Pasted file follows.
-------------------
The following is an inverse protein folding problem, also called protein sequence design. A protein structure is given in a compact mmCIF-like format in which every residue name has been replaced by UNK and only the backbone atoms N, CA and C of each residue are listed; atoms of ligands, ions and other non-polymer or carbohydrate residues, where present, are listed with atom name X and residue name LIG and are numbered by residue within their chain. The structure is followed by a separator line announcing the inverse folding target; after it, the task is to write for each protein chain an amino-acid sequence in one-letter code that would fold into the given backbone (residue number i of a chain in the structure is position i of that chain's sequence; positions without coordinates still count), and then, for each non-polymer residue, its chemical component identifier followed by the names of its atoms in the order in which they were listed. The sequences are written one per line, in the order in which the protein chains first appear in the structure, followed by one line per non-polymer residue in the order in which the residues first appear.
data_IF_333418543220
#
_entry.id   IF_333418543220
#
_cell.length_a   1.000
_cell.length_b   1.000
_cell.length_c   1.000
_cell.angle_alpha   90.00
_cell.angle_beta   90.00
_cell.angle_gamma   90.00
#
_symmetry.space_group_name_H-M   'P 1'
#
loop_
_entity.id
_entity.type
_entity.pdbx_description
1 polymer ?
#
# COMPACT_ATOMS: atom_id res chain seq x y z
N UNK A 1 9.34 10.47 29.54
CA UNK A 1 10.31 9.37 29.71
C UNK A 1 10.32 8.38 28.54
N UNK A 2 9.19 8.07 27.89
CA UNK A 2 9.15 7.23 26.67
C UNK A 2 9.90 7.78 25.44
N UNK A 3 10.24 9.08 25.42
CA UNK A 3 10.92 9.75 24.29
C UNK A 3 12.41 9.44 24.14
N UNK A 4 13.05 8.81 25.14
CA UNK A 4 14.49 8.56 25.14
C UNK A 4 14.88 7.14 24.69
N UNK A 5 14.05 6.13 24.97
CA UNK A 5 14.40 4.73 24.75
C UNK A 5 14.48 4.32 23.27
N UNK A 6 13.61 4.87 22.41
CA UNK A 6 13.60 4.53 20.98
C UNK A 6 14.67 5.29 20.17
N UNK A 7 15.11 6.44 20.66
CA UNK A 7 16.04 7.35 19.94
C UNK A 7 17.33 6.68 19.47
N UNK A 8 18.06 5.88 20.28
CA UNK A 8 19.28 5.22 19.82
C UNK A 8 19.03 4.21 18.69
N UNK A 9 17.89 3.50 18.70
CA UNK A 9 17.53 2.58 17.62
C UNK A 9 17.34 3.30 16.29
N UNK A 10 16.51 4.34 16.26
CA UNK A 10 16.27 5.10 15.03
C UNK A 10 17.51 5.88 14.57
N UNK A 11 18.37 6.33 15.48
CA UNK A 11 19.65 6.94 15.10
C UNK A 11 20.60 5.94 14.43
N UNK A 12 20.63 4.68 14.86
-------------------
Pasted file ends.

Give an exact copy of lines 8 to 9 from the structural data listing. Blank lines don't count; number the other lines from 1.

_cell.length_c   1.000
_cell.angle_alpha   90.00